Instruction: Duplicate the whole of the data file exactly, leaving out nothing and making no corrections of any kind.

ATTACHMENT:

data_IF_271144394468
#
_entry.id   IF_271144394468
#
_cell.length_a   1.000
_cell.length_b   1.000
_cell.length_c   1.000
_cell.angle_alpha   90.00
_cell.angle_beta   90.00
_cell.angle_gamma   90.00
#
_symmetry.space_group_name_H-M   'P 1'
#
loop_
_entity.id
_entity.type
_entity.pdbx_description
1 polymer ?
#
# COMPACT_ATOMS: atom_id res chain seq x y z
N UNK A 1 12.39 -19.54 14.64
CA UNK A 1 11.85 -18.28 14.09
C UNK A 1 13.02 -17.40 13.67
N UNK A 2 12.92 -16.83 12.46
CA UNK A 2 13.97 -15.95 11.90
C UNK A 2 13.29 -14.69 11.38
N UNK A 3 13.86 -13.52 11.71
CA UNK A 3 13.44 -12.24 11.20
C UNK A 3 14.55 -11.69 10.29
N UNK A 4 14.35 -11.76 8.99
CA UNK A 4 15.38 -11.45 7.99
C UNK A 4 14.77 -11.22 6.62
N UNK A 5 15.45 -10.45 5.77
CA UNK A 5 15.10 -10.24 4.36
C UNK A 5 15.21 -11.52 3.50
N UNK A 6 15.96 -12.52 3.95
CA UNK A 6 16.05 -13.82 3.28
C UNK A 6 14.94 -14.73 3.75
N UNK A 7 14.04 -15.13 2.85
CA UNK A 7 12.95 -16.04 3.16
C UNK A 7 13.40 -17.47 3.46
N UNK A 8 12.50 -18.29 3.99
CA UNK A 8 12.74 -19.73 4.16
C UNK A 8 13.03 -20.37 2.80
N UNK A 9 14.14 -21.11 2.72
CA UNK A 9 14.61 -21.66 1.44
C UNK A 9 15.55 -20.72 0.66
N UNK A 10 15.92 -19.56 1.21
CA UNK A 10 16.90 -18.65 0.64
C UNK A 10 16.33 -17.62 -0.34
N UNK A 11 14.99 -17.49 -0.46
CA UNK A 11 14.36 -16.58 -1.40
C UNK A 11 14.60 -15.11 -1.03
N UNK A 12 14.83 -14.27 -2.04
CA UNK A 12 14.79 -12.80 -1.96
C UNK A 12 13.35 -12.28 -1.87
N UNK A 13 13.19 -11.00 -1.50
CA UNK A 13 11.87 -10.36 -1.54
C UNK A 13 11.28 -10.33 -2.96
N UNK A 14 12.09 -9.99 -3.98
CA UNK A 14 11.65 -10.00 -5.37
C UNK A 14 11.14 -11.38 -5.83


data_IF_271144394468
#
_entry.id   IF_271144394468
#
_cell.length_a   1.000
_cell.length_b   1.000
_cell.length_c   1.000
_cell.angle_alpha   90.00
_cell.angle_beta   90.00
_cell.angle_gamma   90.00
#
_symmetry.space_group_name_H-M   'P 1'
#
loop_
_entity.id
_entity.type
_entity.pdbx_description
1 polymer ?
#
# COMPACT_ATOMS: atom_id res chain seq x y z
N UNK A 1 12.39 -19.54 14.64
CA UNK A 1 11.85 -18.28 14.09
C UNK A 1 13.02 -17.40 13.67
N UNK A 2 12.92 -16.83 12.46
CA UNK A 2 13.97 -15.95 11.90
C UNK A 2 13.29 -14.69 11.38
N UNK A 3 13.86 -13.52 11.71
CA UNK A 3 13.44 -12.24 11.20
C UNK A 3 14.55 -11.69 10.29
N UNK A 4 14.35 -11.76 8.99
CA UNK A 4 15.38 -11.45 7.99
C UNK A 4 14.77 -11.22 6.62
N UNK A 5 15.45 -10.45 5.77
CA UNK A 5 15.10 -10.24 4.36
C UNK A 5 15.21 -11.52 3.50
N UNK A 6 15.96 -12.52 3.95
CA UNK A 6 16.05 -13.82 3.28
C UNK A 6 14.94 -14.73 3.75
N UNK A 7 14.04 -15.13 2.85
CA UNK A 7 12.95 -16.04 3.16
C UNK A 7 13.40 -17.47 3.46
N UNK A 8 12.50 -18.29 3.99
CA UNK A 8 12.74 -19.73 4.16
C UNK A 8 13.03 -20.37 2.80
N UNK A 9 14.14 -21.11 2.72
CA UNK A 9 14.61 -21.66 1.44
C UNK A 9 15.55 -20.72 0.66
N UNK A 10 15.92 -19.56 1.21
CA UNK A 10 16.90 -18.65 0.64
C UNK A 10 16.33 -17.62 -0.34
N UNK A 11 14.99 -17.49 -0.46
CA UNK A 11 14.36 -16.58 -1.40
C UNK A 11 14.60 -15.11 -1.03
N UNK A 12 14.83 -14.27 -2.04
CA UNK A 12 14.79 -12.80 -1.96
C UNK A 12 13.35 -12.28 -1.87
N UNK A 13 13.19 -11.00 -1.50
CA UNK A 13 11.87 -10.36 -1.54
C UNK A 13 11.28 -10.33 -2.96
N UNK A 14 12.09 -9.99 -3.98
CA UNK A 14 11.65 -10.00 -5.37
C UNK A 14 11.14 -11.38 -5.83